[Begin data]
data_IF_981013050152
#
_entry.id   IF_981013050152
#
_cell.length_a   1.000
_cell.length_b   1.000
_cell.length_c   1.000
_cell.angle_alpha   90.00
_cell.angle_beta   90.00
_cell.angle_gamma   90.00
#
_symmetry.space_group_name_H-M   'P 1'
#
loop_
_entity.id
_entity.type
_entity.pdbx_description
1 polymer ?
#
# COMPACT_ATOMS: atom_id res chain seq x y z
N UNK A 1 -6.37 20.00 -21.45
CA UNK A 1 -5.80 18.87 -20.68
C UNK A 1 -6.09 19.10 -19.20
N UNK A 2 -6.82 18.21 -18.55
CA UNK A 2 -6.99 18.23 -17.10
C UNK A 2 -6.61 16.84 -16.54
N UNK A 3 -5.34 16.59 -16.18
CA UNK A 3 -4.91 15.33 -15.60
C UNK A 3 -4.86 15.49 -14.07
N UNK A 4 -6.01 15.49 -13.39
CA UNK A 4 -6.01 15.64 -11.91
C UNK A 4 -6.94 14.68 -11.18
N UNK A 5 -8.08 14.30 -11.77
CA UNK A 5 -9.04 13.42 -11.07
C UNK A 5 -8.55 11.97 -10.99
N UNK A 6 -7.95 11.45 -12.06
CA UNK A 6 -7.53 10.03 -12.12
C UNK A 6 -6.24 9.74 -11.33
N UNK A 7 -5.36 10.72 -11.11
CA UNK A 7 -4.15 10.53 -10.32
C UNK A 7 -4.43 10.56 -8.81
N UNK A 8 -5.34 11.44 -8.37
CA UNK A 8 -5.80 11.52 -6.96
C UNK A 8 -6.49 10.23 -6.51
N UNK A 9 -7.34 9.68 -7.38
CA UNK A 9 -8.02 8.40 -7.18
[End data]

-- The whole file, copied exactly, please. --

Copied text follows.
data_IF_981013050152
#
_entry.id   IF_981013050152
#
_cell.length_a   1.000
_cell.length_b   1.000
_cell.length_c   1.000
_cell.angle_alpha   90.00
_cell.angle_beta   90.00
_cell.angle_gamma   90.00
#
_symmetry.space_group_name_H-M   'P 1'
#
loop_
_entity.id
_entity.type
_entity.pdbx_description
1 polymer ?
#
# COMPACT_ATOMS: atom_id res chain seq x y z
N UNK A 1 -6.37 20.00 -21.45
CA UNK A 1 -5.80 18.87 -20.68
C UNK A 1 -6.09 19.10 -19.20
N UNK A 2 -6.82 18.21 -18.55
CA UNK A 2 -6.99 18.23 -17.10
C UNK A 2 -6.61 16.84 -16.54
N UNK A 3 -5.34 16.59 -16.18
CA UNK A 3 -4.91 15.33 -15.60
C UNK A 3 -4.86 15.49 -14.07
N UNK A 4 -6.01 15.49 -13.39
CA UNK A 4 -6.01 15.64 -11.91
C UNK A 4 -6.94 14.68 -11.18
N UNK A 5 -8.08 14.30 -11.77
CA UNK A 5 -9.04 13.42 -11.07
C UNK A 5 -8.55 11.97 -10.99
N UNK A 6 -7.95 11.45 -12.06
CA UNK A 6 -7.53 10.03 -12.12
C UNK A 6 -6.24 9.74 -11.33
N UNK A 7 -5.36 10.72 -11.11
CA UNK A 7 -4.15 10.53 -10.32
C UNK A 7 -4.43 10.56 -8.81
N UNK A 8 -5.34 11.44 -8.37
CA UNK A 8 -5.80 11.52 -6.96
C UNK A 8 -6.49 10.23 -6.51
N UNK A 9 -7.34 9.68 -7.38
CA UNK A 9 -8.02 8.40 -7.18